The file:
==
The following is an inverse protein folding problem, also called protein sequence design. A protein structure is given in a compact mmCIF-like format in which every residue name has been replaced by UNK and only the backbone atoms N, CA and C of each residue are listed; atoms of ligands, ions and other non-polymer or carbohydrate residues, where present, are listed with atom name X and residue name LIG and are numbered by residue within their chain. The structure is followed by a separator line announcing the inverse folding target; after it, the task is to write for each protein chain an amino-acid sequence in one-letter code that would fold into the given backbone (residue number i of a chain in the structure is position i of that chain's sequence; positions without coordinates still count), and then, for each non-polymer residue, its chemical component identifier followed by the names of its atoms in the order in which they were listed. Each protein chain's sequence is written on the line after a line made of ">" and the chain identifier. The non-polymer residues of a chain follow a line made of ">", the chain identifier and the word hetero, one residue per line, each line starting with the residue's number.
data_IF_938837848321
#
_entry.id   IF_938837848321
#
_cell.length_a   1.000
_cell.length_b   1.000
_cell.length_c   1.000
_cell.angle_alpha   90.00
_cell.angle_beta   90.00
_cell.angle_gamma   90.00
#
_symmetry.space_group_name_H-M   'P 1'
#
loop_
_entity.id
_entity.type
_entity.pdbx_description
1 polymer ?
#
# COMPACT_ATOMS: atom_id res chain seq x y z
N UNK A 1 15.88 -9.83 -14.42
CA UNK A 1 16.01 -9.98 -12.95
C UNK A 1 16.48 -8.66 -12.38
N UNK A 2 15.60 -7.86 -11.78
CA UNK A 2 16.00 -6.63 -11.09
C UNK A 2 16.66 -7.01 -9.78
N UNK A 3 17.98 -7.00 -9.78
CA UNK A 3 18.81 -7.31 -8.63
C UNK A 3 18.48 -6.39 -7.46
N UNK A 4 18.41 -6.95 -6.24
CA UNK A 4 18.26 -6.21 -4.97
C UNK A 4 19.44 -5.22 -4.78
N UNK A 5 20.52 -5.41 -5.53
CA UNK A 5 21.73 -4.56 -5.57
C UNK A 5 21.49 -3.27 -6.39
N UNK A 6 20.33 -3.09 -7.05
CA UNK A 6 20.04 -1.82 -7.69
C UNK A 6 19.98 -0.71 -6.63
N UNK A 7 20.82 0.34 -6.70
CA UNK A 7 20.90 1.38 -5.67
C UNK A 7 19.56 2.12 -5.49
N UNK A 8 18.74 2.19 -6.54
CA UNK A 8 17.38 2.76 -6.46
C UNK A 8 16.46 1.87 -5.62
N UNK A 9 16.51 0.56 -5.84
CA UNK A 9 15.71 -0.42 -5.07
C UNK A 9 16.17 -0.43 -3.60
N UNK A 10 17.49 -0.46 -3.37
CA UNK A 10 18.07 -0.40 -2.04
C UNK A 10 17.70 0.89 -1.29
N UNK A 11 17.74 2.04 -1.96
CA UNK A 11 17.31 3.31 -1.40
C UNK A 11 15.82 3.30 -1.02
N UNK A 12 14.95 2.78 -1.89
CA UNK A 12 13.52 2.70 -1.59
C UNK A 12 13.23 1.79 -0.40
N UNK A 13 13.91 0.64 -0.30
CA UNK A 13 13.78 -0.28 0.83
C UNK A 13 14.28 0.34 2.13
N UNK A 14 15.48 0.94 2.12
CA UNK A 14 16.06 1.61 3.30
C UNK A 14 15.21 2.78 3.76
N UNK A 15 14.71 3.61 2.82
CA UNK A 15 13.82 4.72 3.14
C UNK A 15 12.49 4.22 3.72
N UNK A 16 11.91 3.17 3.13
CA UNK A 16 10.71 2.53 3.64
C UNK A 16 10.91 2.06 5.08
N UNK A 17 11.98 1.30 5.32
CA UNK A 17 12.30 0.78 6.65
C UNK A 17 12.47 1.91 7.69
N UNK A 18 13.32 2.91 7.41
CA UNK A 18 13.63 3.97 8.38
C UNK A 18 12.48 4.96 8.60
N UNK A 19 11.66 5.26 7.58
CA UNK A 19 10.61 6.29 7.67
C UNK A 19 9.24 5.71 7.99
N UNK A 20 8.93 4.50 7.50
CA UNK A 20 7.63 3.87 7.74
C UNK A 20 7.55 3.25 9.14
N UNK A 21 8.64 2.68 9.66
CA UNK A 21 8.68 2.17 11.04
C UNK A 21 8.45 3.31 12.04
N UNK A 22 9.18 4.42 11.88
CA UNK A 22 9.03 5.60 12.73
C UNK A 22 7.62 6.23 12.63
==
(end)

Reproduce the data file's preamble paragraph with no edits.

The following is an inverse protein folding problem, also called protein sequence design. A protein structure is given in a compact mmCIF-like format in which every residue name has been replaced by UNK and only the backbone atoms N, CA and C of each residue are listed; atoms of ligands, ions and other non-polymer or carbohydrate residues, where present, are listed with atom name X and residue name LIG and are numbered by residue within their chain. The structure is followed by a separator line announcing the inverse folding target; after it, the task is to write for each protein chain an amino-acid sequence in one-letter code that would fold into the given backbone (residue number i of a chain in the structure is position i of that chain's sequence; positions without coordinates still count), and then, for each non-polymer residue, its chemical component identifier followed by the names of its atoms in the order in which they were listed. Each protein chain's sequence is written on the line after a line made of ">" and the chain identifier. The non-polymer residues of a chain follow a line made of ">", the chain identifier and the word hetero, one residue per line, each line starting with the residue's number.